• granulation tissue This parameter refers to the substitution of the graft destroyed by granulation tissue which is the most advanced and aggressive stage of rejection. This was also subjectively assessed assigning from zero to four crosses, where zero is the equivalent of the absence of granulation and 4, to maximum granulation.

Statistical evaluation

The Tukey statistics test was used with a minimum significance of p<0.05.



Clinically significant differences between the groups of each lineage were not observed, however, from immediately after the surgical transplantation procedure up to being sacrificed, the mice of the C57BI/6J lineage were more agitated and sensitive to being handed than the animals of the C3H/HEJ lineage.

Tolerance and immunization with peanut antigens

Figure 1 shows that the immune animals presented with significantly higher titers of anti-peanut antibodies than the normal and tolerant controls. The C57B1/6J animals that received peanut in the ad libitum diet before immunization, presented with significantly lower titers of specific peanut antibodies than those animals that were immunized and that did not eat peanuts, but without significant differences compared to the normal animals. Additionally, the C3H/HEJ animals that received peanut in the ad libitum diet before immunization, presented with significantly lower titers of specific peanut antibodies than those animals that were immunized and that did not eat peanuts. Different from the C57Bl/6J groups, there were significant differences between the tolerant animals and the normal animals.



Histological evaluation

Peripheral infiltration was always mixed, composed of polymorphonuclear, macrophage and mononuclear cells. Figure 2C demonstrates that C3H/HEJ mice from the tolerant group presented with a significantly lower peripheral infiltration (p<0.001) than the immune and normal animals, as well as less granulation of the tissue around the graft, suggesting that the graft delayed longer to be invaded by the cells of the immune response system and, thus, the rejection process started later.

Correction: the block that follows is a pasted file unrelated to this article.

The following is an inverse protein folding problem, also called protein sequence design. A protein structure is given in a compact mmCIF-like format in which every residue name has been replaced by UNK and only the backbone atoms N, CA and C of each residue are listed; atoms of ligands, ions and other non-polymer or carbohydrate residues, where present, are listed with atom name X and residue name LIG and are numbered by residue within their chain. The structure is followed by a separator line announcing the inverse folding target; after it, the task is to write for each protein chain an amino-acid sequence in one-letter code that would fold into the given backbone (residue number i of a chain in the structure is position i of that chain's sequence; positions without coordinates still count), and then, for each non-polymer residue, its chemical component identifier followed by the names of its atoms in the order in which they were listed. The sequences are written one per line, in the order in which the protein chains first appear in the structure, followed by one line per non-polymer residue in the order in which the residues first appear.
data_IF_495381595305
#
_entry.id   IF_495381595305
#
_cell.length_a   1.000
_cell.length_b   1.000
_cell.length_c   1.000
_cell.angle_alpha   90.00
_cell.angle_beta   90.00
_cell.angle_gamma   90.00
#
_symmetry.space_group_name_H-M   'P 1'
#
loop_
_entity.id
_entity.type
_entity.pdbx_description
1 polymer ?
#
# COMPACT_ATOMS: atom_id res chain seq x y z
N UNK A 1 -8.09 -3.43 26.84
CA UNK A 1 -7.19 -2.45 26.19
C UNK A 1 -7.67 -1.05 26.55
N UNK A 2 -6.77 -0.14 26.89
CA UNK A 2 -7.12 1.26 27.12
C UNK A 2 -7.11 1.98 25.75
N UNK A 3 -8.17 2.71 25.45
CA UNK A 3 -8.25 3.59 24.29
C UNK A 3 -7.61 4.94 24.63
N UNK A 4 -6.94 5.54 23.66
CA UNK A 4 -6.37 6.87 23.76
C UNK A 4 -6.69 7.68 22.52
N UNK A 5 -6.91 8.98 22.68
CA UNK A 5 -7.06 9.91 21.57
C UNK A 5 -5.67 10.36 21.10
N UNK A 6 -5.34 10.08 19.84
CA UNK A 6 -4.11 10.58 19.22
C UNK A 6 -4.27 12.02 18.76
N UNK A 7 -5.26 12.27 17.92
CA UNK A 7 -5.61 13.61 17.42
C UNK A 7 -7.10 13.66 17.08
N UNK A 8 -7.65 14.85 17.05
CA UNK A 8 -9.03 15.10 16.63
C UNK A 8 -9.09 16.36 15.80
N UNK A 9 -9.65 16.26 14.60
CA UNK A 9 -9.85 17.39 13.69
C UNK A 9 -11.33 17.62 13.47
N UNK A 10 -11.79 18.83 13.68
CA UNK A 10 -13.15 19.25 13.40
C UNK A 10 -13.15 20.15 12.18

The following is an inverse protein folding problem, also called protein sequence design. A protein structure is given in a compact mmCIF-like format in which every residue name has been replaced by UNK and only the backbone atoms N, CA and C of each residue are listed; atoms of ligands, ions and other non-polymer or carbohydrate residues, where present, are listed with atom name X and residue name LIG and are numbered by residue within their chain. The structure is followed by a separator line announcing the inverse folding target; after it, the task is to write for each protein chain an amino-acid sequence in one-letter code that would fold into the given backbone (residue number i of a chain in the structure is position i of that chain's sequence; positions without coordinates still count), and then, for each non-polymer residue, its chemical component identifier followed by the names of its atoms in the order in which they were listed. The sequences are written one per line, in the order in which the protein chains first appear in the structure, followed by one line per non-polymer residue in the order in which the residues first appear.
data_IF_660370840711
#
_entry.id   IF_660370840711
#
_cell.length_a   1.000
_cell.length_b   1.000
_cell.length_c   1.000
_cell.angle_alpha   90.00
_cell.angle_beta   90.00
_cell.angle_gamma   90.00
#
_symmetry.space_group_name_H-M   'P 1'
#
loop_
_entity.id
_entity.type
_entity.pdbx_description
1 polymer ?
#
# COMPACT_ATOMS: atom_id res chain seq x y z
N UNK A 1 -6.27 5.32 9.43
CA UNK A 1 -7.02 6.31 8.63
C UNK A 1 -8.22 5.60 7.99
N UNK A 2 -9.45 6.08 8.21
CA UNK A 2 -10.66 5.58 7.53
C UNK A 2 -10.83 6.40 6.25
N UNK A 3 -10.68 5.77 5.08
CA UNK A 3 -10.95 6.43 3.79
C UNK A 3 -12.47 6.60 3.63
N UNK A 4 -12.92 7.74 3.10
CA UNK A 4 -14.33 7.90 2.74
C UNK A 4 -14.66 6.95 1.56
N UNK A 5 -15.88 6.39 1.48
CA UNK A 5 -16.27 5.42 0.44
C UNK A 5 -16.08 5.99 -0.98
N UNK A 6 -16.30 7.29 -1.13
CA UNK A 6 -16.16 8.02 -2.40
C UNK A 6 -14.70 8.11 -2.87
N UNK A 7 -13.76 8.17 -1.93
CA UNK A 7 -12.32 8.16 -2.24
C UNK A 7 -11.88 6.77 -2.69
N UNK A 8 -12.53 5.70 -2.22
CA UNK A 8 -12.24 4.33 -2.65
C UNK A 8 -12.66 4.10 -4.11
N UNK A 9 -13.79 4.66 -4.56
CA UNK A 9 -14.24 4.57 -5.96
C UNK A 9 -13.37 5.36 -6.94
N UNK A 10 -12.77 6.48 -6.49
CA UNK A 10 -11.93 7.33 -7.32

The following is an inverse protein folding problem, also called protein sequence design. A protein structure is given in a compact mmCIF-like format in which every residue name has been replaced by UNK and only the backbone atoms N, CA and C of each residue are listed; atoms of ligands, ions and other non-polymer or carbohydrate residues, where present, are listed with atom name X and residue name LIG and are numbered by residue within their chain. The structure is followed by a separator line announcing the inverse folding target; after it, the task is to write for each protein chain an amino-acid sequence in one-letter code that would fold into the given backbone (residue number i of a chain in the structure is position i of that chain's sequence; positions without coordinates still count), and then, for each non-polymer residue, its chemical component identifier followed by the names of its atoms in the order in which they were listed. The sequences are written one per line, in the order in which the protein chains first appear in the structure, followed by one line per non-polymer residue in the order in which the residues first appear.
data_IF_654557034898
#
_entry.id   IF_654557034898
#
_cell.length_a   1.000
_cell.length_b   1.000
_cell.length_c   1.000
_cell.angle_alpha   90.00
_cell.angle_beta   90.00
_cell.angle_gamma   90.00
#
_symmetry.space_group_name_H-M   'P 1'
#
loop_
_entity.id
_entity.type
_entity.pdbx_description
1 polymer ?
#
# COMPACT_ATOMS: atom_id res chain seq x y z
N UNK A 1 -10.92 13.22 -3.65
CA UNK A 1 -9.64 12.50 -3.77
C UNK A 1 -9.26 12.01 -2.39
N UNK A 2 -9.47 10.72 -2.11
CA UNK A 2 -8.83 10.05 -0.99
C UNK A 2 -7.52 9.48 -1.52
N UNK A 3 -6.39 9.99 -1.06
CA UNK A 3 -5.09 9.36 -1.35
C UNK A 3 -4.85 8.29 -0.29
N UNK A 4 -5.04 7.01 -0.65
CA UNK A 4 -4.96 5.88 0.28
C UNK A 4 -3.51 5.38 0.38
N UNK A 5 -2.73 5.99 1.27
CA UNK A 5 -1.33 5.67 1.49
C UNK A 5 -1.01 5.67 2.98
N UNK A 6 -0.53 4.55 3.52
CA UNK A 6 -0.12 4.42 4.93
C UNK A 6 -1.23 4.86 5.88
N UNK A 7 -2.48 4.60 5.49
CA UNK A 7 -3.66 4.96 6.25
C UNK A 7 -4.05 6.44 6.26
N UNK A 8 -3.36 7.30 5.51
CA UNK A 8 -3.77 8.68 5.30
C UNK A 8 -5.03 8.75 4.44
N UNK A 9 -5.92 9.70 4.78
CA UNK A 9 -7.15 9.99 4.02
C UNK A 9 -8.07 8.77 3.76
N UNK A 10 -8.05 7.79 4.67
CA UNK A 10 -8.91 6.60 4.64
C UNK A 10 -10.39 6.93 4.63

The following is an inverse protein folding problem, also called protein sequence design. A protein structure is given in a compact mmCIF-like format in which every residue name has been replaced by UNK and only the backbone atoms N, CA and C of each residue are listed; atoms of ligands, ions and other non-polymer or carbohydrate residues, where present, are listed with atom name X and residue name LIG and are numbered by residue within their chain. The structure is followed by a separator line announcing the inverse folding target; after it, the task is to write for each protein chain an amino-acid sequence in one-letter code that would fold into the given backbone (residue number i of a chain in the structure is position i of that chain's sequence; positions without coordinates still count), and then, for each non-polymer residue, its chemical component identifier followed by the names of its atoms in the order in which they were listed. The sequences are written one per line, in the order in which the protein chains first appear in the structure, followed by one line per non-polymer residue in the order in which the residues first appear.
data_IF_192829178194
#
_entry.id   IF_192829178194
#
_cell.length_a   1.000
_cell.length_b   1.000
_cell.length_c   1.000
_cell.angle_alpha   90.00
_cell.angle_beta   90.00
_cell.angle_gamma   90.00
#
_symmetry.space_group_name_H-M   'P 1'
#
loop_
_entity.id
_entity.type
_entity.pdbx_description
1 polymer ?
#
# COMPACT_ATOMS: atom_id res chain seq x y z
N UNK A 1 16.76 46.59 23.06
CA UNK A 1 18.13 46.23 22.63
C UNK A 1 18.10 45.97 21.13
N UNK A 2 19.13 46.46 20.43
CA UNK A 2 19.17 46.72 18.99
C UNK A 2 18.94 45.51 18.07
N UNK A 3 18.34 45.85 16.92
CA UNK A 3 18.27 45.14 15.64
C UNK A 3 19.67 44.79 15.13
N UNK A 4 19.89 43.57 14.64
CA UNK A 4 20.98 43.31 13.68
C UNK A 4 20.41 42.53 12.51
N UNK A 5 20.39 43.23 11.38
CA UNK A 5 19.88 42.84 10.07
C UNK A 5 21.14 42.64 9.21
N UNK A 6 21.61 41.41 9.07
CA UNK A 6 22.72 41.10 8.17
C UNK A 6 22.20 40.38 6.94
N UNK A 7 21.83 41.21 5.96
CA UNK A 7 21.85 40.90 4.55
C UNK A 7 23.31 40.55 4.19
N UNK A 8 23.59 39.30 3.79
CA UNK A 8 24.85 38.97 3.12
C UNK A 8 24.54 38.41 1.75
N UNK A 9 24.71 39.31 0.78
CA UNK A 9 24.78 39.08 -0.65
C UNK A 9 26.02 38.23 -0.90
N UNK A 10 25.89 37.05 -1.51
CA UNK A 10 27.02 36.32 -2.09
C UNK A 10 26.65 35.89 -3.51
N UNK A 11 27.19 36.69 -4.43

The central infiltration was less evident in the central mass of the tolerant group C3H/HEJ mice, indicating that the graft was protected and rejection was delayed. This finding suggests that the graft was in a better preserved stage, confirming the previous data that animals tolerant to peanuts and those that were immunized concomitant to performing the grafted with present graft protecting mechanisms.

In regard to the grafts performed in the C57Bl/6J mice, Figure 3 demonstrates that the nodules of the graft and the peripheral infiltration were approximated between the tolerant, normal and immune groups, however, without being significantly different. The central infiltration was more evident, suggesting that, on the contrary to the C3H/HEJ animals, the graft was not protected from the rejection process, thus not differing from immune animals. In this figure, what is different is that the normal group, without any contact with peanut immunization, presented with less granulation tissue in the graft, which demonstrates that the graft was in a more preserved stage than the other groups, suggesting that tolerance in this lineage does not have a protecting role as in the C3H/HEJ lineage.



In Figures 4 and 5 the granulation tissue of the C3H/HEJ and C57B1/6J mice lineages was analysed. In the two lineages, the tolerant animals presented with a smaller quantity of granulation tissue than the other groups. The C3H/HEJ tolerant group presented with less peripheral infiltration, central infiltration and granulation tissue, when compared with the other groups of the same lineage and also in comparison with the mice of the C57B1/6J lineage. This fact certainly seems to be due to a reduced reaction to the graft in the C3H/HEJ tolerant group. In the C57B1/6J tolerant group, this response was expected, but was not evidenced. It is important to highlight that the granulation tissue in the tolerant animals was less than in the immune and normal groups and the central tissue was greater. The fact of having less granulation tissue, which is seen in the most advanced stage of rejection, suggests a better degree of protection. If the specimens were obtained earlier (10-12 days), maybe this difference would be more evident.






Tissue transplantation to replace sick organs is, currently, an important medical therapy. Orthotopic heart transplantation represents a routine procedure in the treatment of terminal heart failure. Currently, three thousands transplantations are performed each year around the world. The survival of the recipient after heart transplantation is around 80% over one year and 65% at five years. On average, survival has been estimated at 8.5 years and, when survival was calculated for recipients that are alive at the end of the first year, it is eleven years [23].

In this experiment, when heart allografts of mice from one lineage to another are performed, the objective is to contribute to a dream that in the future this can be performed with better survival than currently observed. Here the transplantation, rejection and tolerance are considered, all in an intelligent complex and an immunologic system that is still not well understood.